Carrageenan, derived from seaweed, is natural as the day is long, and appears in all kinds of organic, “good for you” foods and beverages. But is it really healthful? For that matter, is it even necessary? Used to thicken and emulsify foods and drinks such as nutritional shakes, dressings, yogurt, chocolate, soups and more, carrageenan is increasingly popping up in many diet and organic foods.
The problem is that research shows that carrageenan may cause inflammation, contribute to irritable bowel syndrome and gut irratation, and may cause cancer. Prevention magazine writes , ” ‘What’s striking to me is that carrageenan has no nutritional value,’ says Charlotte Vallaeys, director of farm and food policy at the Cornucopia Institute , an organic watchdog group that promotes family-scale farming. The organization has been critical of carrageenan’s approved use in organics and recently launched a nationwide petition urging the FDA to ban the ingredient from the food supply. Its use in beverage products could be completely eliminated if companies printed “Shake Well” on their packages, since carrageenan essentially makes sure liquids remain mixed.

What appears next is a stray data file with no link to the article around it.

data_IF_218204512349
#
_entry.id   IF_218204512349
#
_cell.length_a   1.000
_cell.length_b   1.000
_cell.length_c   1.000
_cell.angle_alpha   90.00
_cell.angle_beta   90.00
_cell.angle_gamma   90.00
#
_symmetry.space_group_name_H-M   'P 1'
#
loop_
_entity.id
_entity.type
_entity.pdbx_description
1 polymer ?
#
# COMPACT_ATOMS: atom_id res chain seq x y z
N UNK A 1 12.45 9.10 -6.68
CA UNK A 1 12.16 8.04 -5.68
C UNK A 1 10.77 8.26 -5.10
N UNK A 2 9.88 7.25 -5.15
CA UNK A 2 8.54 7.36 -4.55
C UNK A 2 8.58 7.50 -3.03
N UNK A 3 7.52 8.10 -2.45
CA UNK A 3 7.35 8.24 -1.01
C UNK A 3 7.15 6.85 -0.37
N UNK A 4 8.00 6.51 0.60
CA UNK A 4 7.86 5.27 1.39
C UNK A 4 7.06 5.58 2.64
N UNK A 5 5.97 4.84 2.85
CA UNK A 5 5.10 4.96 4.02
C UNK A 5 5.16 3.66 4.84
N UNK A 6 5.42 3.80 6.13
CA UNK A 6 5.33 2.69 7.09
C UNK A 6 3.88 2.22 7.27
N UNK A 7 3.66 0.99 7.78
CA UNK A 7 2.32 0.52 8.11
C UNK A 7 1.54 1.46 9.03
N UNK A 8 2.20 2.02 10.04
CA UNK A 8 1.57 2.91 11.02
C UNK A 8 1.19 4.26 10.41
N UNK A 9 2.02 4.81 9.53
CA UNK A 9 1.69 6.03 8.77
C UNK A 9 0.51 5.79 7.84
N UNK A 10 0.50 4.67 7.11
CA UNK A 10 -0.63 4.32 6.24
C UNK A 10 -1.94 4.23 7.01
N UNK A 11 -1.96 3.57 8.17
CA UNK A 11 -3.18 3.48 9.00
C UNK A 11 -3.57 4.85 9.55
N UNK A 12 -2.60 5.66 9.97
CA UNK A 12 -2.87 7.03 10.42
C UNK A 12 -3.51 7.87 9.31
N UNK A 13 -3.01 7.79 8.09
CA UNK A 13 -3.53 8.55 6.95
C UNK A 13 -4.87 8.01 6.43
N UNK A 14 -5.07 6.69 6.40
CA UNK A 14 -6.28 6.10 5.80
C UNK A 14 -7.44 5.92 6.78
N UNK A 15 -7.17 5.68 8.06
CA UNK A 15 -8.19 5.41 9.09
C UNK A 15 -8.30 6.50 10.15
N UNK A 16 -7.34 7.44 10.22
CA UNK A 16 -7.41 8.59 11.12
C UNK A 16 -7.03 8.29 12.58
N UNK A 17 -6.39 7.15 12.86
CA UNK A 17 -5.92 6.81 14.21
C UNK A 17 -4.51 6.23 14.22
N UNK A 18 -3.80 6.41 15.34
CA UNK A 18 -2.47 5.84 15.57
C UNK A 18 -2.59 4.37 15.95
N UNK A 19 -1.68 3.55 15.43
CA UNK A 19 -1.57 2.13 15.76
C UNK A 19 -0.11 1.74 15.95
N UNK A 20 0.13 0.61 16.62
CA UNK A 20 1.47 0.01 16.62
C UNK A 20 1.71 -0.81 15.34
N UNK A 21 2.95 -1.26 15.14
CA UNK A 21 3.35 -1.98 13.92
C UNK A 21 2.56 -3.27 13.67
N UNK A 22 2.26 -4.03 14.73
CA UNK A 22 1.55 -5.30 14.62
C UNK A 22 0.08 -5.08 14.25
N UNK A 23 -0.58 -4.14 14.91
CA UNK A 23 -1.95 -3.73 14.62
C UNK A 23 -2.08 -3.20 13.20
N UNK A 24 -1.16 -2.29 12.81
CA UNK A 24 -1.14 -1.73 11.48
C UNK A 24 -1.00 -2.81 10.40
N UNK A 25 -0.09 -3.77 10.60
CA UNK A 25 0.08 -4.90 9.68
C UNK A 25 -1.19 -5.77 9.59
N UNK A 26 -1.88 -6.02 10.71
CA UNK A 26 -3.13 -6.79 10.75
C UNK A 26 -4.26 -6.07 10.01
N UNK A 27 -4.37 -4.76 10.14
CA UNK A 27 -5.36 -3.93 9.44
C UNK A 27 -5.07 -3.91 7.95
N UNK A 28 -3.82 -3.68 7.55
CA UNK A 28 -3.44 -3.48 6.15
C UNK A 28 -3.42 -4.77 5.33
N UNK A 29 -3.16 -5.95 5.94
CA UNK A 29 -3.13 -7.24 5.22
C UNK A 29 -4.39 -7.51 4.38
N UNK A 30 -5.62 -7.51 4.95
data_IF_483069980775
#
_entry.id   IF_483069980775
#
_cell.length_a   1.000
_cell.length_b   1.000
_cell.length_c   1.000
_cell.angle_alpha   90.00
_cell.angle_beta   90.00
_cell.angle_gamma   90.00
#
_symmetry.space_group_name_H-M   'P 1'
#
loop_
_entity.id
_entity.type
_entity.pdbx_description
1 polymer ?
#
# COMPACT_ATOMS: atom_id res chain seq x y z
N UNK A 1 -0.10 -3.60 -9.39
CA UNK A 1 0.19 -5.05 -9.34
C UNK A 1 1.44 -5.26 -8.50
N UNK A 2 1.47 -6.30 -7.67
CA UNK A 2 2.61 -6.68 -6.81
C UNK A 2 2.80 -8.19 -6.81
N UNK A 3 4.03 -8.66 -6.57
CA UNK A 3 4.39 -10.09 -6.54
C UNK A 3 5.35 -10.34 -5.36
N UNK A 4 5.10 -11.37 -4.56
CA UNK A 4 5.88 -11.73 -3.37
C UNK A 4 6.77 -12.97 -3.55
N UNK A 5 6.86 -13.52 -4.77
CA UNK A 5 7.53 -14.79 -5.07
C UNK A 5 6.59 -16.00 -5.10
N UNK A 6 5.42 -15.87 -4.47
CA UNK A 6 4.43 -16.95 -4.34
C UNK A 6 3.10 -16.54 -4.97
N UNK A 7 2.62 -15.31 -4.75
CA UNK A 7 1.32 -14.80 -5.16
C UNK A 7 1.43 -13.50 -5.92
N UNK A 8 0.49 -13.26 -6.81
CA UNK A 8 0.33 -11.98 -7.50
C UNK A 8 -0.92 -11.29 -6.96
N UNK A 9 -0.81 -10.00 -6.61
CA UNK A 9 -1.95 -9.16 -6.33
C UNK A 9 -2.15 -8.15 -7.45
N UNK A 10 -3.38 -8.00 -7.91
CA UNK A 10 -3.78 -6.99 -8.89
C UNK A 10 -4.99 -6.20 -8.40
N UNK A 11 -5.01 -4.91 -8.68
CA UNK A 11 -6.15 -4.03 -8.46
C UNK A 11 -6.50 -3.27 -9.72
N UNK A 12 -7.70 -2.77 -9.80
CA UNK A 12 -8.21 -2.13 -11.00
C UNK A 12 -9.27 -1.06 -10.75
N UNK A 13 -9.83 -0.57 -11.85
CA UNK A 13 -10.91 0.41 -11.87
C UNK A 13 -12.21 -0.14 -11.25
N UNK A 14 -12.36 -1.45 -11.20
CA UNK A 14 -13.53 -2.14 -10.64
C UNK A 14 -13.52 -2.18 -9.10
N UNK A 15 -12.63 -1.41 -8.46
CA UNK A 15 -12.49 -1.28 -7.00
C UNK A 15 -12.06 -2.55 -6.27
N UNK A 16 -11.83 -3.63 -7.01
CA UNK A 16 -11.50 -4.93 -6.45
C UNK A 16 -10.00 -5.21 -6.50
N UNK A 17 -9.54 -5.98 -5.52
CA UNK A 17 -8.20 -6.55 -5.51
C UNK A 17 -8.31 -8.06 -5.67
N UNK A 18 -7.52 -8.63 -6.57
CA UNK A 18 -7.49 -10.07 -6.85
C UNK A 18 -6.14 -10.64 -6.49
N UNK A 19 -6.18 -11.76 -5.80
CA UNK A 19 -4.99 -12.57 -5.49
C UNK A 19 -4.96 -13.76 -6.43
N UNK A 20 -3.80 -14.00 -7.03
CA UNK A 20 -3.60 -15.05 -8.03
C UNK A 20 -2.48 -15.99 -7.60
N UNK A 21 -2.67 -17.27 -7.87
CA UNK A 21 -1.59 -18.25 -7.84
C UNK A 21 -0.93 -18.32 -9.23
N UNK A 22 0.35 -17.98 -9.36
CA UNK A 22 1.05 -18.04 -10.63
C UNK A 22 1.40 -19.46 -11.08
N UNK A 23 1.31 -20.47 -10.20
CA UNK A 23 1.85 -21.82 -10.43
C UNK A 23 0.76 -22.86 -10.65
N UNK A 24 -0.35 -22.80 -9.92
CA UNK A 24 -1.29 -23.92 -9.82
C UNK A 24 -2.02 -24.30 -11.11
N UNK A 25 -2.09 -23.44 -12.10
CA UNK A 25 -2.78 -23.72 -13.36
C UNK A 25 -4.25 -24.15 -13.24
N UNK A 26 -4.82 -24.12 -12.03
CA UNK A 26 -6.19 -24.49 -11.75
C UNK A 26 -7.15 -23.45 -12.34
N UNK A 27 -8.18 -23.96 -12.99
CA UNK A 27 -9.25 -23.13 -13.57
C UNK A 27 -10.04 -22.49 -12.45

Andrew Weil, on his website, www.drweil.com , writes, ” All told, I recommend avoiding regular consumption of foods containing carrageenan. This is especially important advice for persons with inflammatory bowel disease.”
Here’s how to cut carrageenan from your diet:
Scan the label. Carrageenan must legally appear on a food label, so check labels of even organic foods to see if it’s an ingredient. While organic foods ban the use of GMOs, chemical pesticides, and toxic synthetic additives, the program does allow carrageenan. The U.S. Department of Agriculture’s National Organic Standards Board isn’t set to vote on removing it from organics for four more years.
Speak up. Sign the Carrageenan Petition to the FDA to let the federal agency know you don’t want this ingredient in the food chain.
Check the list. The Cornucopia Institute created a Buying Guide to help you shop carrageenan-free products. Vallaeys says the good news is companies like Stonyfield Farm, So Delicious, Eden Foods, and Oregon Ice Cream are voluntarily working to reformulate carrageenan-free products.